Target Health Blog

Study Helps Solve Mystery of How Sleep Protects Against Heart Disease

February 18, 2019


Poor or insufficient sleep is a major public health problem affecting millions of people of all ages. Studies show that getting enough quality sleep at the right times is vital for health, but fewer than half of adults in the United States get the recommended seven to eight hours per day. Recent research has linked sleep deficiency and certain sleep disorders, such as sleep apnea, to an increased risk of obesity, diabetes, cancer, as well as heart disease. But little is known about the cellular and molecular underpinnings that could help explain the link between sleep and cardiovascular health.

According to an article published in Nature (13 February 2019), based on studies in mice, a previously unknown mechanism between the brain, bone marrow, and blood vessels was discovered that appears to protect against the development of atherosclerosis (hardening of the arteries), but only when sleep is healthy and sound. According to the NIH, the discovery of this pathway underscores the importance of getting enough, quality sleep to maintain cardiovascular health and could provide new targets for fighting heart disease, the leading cause of death among women and men in the United States.

According to the authors, the study identified a mechanism by which a brain hormone controls production of inflammatory cells in the bone marrow in a way that helps protect the blood vessels from damage. The authors added that this anti-inflammatory mechanism is regulated by sleep, and it breaks down when one frequently disrupts sleep or experience poor sleep quality. To learn more about the impact of this deficiency on cardiovascular disease, the authors focused on a group of mice that were genetically engineered to develop atherosclerosis. For the experiment, the sleep patterns were disrupted for half of the mice and allowed the other half to sleep normally. Results showed that over time, the mice with disrupted sleep developed progressively larger arterial lesions compared to the other mice. Specifically, the sleep-disrupted mice developed arterial plaques, or fatty deposits, that were up to one-third larger than the mice with normal sleep patterns. The sleep-disrupted mice also produced twice the level of certain inflammatory cells in their circulatory system than the control mice, and also lower amounts of a hypocretin, a hormone made by the brain that is thought to play a key role in regulating sleep and wake states. The authors also showed that sleep-deficient, atherosclerotic mice that received hypocretin supplementation tended to produce fewer inflammatory cells and develop smaller atherosclerotic lesions when compared to mice that did not get the supplementation. These results, according to the authors, demonstrate that hypocretin loss during disrupted sleep contributes to inflammation and atherosclerosis. However, the authors cautioned that more studies are needed, particularly in humans, to validate these findings and especially before experimenting with hypocretin therapeutically.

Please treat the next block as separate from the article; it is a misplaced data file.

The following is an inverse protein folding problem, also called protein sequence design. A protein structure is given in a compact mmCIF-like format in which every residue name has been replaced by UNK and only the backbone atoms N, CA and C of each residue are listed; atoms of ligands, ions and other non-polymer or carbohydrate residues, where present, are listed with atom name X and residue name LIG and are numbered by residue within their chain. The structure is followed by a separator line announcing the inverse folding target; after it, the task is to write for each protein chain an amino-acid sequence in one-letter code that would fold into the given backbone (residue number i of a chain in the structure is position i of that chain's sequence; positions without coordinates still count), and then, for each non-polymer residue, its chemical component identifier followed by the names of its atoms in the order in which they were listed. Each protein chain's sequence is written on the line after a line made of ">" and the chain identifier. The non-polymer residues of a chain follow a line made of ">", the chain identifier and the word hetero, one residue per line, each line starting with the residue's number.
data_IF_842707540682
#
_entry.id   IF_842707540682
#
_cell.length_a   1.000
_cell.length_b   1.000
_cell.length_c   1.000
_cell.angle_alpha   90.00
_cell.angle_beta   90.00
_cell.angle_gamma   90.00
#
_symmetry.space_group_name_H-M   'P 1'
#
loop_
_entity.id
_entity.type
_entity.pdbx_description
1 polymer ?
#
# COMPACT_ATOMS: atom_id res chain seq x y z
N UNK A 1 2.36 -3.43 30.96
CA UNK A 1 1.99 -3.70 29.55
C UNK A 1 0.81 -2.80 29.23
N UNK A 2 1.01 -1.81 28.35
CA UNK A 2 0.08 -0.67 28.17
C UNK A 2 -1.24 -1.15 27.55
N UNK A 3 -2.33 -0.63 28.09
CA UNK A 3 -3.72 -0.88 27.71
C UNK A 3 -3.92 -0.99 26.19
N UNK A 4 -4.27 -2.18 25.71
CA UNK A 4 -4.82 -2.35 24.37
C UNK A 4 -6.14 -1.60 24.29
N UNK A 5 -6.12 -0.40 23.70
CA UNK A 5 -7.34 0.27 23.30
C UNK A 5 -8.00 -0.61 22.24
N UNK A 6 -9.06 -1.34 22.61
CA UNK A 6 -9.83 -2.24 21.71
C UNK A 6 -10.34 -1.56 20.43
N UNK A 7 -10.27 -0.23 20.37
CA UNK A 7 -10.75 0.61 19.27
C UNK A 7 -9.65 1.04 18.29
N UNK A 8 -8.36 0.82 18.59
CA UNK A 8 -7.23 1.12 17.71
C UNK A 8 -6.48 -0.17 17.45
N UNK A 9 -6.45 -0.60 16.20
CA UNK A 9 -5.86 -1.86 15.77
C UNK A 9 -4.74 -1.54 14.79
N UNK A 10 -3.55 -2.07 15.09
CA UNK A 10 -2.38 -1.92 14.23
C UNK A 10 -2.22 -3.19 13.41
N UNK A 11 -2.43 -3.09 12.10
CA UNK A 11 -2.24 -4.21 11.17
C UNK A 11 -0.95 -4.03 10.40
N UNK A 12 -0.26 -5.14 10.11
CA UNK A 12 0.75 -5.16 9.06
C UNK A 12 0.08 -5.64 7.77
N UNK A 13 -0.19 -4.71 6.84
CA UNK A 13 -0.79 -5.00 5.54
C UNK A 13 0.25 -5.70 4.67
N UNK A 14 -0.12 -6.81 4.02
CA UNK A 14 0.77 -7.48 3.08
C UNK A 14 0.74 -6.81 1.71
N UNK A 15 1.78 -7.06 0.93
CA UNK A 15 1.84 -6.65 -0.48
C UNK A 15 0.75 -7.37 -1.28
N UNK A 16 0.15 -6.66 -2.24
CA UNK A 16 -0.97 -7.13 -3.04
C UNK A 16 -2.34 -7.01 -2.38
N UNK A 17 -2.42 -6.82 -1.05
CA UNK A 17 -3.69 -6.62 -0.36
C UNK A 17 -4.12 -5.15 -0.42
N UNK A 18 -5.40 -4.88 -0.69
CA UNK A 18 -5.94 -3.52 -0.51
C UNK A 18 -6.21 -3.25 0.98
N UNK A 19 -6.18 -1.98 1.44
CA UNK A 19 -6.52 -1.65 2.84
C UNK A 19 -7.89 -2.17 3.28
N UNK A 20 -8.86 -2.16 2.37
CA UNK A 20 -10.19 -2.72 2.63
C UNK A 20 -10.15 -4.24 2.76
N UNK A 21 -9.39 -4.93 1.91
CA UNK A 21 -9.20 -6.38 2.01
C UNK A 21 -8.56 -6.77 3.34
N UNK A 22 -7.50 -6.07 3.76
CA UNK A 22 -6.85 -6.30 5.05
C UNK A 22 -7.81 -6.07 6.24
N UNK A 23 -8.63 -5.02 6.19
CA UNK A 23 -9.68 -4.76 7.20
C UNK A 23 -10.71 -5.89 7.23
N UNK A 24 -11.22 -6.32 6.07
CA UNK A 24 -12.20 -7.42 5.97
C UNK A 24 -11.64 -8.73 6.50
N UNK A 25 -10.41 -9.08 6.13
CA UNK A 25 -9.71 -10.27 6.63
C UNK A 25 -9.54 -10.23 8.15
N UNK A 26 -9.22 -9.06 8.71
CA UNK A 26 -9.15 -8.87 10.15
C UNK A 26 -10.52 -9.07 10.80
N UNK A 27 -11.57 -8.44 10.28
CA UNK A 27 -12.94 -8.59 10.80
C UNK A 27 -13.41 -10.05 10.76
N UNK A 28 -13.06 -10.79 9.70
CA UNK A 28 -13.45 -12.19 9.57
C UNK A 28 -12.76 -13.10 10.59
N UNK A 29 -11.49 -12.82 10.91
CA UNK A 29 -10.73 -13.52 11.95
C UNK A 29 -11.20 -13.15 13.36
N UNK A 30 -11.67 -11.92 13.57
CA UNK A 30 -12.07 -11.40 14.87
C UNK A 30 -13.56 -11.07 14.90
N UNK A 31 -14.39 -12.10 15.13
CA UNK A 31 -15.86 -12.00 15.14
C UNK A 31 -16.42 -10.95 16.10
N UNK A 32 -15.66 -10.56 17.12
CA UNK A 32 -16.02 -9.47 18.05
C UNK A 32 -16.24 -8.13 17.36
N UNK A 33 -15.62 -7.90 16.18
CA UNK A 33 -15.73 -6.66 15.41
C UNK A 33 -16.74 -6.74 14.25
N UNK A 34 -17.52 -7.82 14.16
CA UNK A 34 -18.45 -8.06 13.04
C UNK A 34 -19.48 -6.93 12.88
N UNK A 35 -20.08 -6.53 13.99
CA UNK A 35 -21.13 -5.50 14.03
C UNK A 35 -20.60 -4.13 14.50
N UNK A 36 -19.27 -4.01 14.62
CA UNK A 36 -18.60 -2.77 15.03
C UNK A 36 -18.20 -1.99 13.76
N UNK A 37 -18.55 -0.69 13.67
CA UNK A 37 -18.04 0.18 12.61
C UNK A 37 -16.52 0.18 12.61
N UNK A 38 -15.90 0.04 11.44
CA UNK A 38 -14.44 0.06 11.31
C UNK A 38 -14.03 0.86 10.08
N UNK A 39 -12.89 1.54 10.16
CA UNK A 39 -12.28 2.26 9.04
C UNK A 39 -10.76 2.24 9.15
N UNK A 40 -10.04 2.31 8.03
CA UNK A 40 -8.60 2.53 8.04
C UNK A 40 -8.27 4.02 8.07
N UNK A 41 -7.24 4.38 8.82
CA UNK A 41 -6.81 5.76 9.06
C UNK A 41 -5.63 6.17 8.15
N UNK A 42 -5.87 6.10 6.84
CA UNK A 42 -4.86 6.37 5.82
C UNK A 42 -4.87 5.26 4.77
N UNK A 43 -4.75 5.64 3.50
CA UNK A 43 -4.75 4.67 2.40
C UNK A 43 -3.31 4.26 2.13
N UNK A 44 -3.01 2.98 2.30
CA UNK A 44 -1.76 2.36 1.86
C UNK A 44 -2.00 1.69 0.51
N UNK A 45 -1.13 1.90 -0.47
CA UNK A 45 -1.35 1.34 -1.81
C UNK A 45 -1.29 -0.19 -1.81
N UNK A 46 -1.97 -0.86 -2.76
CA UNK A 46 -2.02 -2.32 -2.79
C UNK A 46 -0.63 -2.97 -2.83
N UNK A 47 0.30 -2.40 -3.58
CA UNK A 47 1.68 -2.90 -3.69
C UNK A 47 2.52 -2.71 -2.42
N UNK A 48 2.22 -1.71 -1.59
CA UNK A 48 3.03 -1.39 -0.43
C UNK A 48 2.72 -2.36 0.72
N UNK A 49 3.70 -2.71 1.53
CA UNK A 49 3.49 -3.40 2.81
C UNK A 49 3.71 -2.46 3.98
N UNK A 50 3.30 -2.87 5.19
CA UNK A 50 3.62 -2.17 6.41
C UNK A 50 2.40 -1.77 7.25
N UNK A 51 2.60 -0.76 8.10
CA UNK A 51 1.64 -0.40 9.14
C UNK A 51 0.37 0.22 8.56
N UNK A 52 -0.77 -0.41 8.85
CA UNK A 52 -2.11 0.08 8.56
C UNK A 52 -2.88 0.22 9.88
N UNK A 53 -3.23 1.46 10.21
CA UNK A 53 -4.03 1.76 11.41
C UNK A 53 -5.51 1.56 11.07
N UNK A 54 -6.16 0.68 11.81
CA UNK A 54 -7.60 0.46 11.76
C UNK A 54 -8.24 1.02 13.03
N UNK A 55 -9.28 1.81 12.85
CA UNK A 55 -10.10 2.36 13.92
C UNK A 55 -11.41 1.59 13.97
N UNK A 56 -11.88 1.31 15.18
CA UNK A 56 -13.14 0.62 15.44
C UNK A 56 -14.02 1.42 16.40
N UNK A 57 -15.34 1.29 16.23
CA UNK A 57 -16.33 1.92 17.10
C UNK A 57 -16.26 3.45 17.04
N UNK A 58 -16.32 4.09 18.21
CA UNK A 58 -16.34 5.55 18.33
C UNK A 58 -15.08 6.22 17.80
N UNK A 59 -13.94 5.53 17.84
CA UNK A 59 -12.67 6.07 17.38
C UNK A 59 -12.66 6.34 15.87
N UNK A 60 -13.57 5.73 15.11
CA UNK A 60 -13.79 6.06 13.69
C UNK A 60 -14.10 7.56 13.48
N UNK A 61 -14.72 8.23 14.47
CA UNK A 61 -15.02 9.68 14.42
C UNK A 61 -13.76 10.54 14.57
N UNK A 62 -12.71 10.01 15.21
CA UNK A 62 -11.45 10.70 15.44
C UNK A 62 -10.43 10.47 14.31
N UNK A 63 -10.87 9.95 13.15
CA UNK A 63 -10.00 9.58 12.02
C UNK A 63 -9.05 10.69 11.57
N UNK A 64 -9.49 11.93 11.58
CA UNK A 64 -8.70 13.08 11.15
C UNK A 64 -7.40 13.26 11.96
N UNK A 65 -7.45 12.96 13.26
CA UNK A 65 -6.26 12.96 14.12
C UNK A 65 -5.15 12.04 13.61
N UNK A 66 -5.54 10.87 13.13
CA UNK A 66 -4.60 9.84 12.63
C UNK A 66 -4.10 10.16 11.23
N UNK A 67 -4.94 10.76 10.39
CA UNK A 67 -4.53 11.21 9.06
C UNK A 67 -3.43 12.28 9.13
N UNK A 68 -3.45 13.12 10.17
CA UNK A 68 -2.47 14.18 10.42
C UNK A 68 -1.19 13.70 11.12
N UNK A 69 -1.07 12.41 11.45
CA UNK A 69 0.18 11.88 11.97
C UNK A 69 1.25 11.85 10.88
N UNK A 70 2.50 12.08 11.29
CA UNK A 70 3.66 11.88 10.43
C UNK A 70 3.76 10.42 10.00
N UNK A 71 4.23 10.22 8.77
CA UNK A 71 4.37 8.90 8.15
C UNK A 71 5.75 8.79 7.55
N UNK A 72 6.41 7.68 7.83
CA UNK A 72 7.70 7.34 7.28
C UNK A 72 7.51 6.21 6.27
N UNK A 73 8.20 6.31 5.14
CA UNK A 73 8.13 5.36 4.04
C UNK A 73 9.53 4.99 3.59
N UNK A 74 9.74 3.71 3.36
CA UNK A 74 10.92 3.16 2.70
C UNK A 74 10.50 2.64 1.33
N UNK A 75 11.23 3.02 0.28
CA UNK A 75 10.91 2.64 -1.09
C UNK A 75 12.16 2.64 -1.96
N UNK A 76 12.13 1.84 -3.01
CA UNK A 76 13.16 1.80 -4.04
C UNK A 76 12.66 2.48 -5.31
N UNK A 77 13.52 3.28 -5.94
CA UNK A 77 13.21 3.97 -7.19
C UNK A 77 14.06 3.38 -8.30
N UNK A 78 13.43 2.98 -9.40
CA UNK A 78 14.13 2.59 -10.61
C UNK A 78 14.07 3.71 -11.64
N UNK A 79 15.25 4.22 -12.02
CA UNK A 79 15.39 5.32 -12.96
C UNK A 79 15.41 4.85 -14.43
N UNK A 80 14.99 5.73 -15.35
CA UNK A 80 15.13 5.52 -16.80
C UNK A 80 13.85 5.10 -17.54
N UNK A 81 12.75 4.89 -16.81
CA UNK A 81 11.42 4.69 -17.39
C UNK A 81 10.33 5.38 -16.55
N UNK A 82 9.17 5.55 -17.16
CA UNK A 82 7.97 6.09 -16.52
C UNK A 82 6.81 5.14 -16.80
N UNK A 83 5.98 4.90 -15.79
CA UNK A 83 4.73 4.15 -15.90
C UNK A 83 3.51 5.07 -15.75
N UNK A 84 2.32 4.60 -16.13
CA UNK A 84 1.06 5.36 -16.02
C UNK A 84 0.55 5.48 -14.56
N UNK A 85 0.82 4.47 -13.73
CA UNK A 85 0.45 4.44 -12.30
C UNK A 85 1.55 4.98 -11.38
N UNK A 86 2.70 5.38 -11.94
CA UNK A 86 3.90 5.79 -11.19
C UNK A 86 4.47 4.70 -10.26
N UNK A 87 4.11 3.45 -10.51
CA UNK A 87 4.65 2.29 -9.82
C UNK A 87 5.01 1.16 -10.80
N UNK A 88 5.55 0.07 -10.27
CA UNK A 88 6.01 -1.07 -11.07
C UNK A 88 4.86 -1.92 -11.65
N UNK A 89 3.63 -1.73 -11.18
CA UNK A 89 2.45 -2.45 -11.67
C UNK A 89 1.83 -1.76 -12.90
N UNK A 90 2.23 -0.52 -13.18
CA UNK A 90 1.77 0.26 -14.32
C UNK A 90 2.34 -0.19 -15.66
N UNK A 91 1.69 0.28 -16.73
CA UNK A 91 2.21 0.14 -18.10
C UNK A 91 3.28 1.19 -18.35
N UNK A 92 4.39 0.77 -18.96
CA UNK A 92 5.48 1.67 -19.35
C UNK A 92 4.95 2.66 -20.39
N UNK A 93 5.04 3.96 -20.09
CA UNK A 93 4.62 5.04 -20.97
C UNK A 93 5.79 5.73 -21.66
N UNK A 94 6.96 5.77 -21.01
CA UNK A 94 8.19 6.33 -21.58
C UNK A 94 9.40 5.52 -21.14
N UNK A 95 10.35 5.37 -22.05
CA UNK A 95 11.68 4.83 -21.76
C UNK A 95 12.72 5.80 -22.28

Still, health experts say, targeting the newly discovered biological mechanism -- a so-called neuro-immune axis -- could be a breakthrough that one day leads to new treatments for heart disease, sleep, and other disorders.

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